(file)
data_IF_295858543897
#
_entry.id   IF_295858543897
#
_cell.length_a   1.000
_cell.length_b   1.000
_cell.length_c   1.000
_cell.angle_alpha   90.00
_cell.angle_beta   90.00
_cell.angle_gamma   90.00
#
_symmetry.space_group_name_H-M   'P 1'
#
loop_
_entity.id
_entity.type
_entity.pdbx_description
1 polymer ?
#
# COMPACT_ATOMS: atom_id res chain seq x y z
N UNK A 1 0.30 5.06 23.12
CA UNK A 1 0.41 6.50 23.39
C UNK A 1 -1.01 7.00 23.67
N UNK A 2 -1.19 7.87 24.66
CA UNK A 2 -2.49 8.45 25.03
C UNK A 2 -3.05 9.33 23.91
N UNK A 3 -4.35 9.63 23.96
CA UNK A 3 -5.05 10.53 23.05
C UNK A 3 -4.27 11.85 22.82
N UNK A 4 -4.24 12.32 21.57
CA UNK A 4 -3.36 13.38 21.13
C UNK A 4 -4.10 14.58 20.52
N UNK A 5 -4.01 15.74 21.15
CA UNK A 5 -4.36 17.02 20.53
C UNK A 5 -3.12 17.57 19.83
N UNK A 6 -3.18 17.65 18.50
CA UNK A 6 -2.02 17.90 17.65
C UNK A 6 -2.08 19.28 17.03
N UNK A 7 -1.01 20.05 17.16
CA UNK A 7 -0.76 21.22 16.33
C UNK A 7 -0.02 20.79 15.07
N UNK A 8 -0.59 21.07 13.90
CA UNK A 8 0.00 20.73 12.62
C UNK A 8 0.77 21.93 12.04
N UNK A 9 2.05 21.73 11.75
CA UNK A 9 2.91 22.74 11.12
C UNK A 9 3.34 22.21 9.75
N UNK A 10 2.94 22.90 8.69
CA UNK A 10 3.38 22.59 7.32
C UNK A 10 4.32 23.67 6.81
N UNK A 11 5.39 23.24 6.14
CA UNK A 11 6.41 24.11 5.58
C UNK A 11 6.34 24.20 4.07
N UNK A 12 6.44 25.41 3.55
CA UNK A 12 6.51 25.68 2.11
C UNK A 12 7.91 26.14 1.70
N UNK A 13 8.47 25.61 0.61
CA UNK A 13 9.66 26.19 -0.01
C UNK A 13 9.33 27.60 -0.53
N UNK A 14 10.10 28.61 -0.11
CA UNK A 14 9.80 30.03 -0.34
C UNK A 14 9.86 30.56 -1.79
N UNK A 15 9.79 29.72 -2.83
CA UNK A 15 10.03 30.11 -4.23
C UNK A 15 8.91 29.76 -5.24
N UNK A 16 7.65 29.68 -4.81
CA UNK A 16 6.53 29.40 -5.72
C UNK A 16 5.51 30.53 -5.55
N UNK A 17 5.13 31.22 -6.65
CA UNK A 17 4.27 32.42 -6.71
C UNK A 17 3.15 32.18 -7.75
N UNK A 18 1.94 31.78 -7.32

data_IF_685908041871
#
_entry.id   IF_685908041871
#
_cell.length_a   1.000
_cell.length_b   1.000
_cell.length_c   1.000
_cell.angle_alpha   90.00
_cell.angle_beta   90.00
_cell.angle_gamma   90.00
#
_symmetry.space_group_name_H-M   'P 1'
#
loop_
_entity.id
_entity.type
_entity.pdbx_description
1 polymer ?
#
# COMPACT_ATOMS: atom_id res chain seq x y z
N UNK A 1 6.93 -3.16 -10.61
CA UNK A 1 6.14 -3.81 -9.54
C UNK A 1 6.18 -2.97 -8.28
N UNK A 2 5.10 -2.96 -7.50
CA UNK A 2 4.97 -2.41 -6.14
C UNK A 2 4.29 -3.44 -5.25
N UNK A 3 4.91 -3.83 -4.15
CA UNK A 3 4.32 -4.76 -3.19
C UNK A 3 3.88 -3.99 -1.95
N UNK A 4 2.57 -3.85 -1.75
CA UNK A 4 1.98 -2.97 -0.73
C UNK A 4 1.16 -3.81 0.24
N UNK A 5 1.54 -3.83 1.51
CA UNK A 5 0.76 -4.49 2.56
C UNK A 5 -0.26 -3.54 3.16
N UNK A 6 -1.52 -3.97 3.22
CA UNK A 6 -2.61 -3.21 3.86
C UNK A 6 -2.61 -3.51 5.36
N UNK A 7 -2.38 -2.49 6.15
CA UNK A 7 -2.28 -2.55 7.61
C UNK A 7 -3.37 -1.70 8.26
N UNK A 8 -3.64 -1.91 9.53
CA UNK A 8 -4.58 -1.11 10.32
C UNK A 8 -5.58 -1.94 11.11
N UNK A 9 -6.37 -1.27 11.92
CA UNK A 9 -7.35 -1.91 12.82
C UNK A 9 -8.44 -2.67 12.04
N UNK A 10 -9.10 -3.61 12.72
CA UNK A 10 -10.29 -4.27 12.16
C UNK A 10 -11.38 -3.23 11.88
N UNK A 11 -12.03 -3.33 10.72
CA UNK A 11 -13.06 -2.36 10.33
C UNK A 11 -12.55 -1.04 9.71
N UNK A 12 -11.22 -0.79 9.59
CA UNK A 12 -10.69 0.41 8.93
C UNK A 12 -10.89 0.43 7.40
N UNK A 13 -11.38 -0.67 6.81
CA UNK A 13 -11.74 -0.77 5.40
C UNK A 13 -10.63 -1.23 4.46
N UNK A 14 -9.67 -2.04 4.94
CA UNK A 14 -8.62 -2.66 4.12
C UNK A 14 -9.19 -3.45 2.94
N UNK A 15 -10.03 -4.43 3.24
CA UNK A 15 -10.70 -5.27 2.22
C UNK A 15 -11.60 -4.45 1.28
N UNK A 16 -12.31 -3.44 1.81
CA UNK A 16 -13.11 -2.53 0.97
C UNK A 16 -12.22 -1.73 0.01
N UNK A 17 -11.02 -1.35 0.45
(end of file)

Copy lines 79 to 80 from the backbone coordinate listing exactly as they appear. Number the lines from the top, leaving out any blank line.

_cell.length_c   1.000
_cell.angle_alpha   90.00